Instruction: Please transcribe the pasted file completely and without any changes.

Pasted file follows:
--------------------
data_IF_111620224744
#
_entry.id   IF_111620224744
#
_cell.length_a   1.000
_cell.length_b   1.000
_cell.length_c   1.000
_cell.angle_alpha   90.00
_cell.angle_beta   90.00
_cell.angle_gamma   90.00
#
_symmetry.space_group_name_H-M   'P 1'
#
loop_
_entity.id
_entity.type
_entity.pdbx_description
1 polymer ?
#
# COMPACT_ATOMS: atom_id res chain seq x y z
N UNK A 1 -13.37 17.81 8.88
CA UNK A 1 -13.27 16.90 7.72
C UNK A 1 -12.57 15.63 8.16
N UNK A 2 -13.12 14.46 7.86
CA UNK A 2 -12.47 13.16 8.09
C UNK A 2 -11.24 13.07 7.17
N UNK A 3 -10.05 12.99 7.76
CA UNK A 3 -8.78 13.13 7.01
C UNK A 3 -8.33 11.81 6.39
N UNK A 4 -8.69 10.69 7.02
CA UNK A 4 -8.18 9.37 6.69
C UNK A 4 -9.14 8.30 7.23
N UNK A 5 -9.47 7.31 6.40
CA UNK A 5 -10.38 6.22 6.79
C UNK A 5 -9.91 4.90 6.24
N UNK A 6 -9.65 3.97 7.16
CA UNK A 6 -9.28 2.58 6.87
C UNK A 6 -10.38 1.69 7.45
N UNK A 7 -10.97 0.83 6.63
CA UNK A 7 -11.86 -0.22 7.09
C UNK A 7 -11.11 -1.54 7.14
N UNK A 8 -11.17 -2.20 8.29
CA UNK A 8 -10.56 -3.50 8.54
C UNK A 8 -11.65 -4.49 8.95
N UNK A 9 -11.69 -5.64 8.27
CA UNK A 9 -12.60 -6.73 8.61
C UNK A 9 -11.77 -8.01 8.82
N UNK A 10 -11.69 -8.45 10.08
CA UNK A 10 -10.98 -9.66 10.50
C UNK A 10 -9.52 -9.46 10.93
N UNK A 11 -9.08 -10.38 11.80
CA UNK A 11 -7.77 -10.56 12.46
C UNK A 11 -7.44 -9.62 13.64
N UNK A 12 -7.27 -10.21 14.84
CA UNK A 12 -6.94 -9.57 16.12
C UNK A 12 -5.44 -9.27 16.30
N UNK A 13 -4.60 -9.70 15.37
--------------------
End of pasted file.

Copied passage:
data_IF_111620224744
#
_entry.id   IF_111620224744
#
_cell.length_a   1.000
_cell.length_b   1.000
_cell.length_c   1.000
_cell.angle_alpha   90.00
_cell.angle_beta   90.00
_cell.angle_gamma   90.00
#
_symmetry.space_group_name_H-M   'P 1'
#
loop_
_entity.id
_entity.type
_entity.pdbx_description
1 polymer ?
#
# COMPACT_ATOMS: atom_id res chain seq x y z
N UNK A 1 -13.37 17.81 8.88
CA UNK A 1 -13.27 16.90 7.72
C UNK A 1 -12.57 15.63 8.16
N UNK A 2 -13.12 14.46 7.86
CA UNK A 2 -12.47 13.16 8.09
C UNK A 2 -11.24 13.07 7.17
N UNK A 3 -10.05 12.99 7.76
CA UNK A 3 -8.78 13.13 7.01
C UNK A 3 -8.33 11.81 6.39
N UNK A 4 -8.69 10.69 7.02
CA UNK A 4 -8.18 9.37 6.69
C UNK A 4 -9.14 8.30 7.23
N UNK A 5 -9.47 7.31 6.40
CA UNK A 5 -10.38 6.22 6.79
C UNK A 5 -9.91 4.90 6.24
N UNK A 6 -9.65 3.97 7.16
CA UNK A 6 -9.28 2.58 6.87
C UNK A 6 -10.38 1.69 7.45
N UNK A 7 -10.97 0.83 6.63
CA UNK A 7 -11.86 -0.22 7.09
C UNK A 7 -11.11 -1.54 7.14
N UNK A 8 -11.17 -2.20 8.29
CA UNK A 8 -10.56 -3.50 8.54
C UNK A 8 -11.65 -4.49 8.95
N UNK A 9 -11.69 -5.64 8.27
CA UNK A 9 -12.60 -6.73 8.61
C UNK A 9 -11.77 -8.01 8.82
N UNK A 10 -11.69 -8.45 10.08
CA UNK A 10 -10.98 -9.66 10.50
C UNK A 10 -9.52 -9.46 10.93
N UNK A 11 -9.08 -10.38 11.80
CA UNK A 11 -7.77 -10.56 12.46
C UNK A 11 -7.44 -9.62 13.64
N UNK A 12 -7.27 -10.21 14.84
CA UNK A 12 -6.94 -9.57 16.12
C UNK A 12 -5.44 -9.27 16.30
N UNK A 13 -4.60 -9.70 15.37